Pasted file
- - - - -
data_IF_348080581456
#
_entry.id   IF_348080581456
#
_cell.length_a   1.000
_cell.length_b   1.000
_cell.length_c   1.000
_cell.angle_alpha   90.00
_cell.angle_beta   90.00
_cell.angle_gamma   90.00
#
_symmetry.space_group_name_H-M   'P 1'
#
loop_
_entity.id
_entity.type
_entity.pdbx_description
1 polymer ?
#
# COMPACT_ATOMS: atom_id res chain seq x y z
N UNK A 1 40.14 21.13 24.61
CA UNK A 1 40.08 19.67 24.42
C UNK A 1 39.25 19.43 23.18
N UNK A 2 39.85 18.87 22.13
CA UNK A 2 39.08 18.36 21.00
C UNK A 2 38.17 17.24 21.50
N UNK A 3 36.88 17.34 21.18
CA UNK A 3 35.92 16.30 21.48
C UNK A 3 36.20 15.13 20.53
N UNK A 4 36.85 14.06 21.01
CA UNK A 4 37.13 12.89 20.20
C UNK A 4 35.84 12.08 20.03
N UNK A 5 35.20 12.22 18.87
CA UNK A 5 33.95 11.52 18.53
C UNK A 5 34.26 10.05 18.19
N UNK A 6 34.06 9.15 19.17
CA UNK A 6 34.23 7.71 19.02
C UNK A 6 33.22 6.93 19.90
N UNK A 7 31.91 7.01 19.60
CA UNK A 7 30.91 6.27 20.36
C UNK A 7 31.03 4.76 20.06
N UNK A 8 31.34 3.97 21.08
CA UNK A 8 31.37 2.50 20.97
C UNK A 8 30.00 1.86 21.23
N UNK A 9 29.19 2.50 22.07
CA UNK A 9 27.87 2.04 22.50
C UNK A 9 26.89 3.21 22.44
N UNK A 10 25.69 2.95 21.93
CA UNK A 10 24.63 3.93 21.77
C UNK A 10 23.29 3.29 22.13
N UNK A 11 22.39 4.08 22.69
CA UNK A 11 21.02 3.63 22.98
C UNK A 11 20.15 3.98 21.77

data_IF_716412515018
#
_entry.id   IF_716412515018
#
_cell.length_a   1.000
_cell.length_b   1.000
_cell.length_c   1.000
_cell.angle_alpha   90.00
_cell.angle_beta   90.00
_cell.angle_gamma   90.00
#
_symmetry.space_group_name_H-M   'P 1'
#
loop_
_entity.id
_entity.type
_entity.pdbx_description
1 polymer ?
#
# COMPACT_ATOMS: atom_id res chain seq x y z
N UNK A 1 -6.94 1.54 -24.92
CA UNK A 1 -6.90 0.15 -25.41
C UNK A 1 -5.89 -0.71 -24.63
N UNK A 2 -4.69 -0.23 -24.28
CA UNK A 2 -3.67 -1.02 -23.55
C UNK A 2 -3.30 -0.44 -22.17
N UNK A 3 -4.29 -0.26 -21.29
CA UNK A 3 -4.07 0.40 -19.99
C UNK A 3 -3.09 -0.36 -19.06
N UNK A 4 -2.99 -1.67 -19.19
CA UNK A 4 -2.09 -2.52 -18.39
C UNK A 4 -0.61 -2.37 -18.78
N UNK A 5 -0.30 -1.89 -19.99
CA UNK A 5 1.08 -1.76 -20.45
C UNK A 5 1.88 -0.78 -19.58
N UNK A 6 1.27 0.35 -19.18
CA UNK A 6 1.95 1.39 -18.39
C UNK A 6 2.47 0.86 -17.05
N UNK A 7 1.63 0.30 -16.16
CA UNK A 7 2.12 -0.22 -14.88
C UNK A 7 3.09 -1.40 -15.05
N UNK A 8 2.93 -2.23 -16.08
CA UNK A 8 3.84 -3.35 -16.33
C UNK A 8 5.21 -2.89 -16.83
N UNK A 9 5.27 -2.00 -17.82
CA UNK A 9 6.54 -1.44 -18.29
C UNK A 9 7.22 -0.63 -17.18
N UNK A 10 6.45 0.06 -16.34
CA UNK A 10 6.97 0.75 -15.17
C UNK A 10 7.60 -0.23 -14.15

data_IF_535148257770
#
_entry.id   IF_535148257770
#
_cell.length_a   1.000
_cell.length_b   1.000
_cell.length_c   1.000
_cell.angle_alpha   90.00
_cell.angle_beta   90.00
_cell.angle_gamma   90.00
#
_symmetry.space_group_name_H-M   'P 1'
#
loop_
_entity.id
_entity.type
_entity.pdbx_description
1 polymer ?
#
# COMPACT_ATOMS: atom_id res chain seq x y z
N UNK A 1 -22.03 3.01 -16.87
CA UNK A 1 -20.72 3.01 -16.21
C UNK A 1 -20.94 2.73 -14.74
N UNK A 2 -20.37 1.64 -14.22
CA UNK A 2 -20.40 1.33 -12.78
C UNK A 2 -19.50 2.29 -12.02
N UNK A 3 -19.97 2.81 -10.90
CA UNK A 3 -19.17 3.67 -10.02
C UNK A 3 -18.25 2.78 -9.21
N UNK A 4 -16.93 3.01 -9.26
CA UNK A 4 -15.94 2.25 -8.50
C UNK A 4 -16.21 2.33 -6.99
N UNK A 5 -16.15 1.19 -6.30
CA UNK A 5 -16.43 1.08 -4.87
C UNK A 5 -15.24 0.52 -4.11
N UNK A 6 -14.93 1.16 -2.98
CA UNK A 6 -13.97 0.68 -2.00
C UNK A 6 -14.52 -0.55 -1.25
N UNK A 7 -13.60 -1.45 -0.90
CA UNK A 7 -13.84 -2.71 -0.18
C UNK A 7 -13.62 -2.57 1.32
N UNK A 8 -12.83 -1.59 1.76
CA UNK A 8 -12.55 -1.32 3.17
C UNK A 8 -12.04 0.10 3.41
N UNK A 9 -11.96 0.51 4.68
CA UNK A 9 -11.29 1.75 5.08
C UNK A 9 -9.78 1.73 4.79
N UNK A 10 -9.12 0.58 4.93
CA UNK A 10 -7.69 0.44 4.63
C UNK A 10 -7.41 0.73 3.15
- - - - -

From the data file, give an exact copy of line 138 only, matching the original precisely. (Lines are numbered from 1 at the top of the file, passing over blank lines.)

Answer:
C UNK A 5 -15.24 0.52 -4.11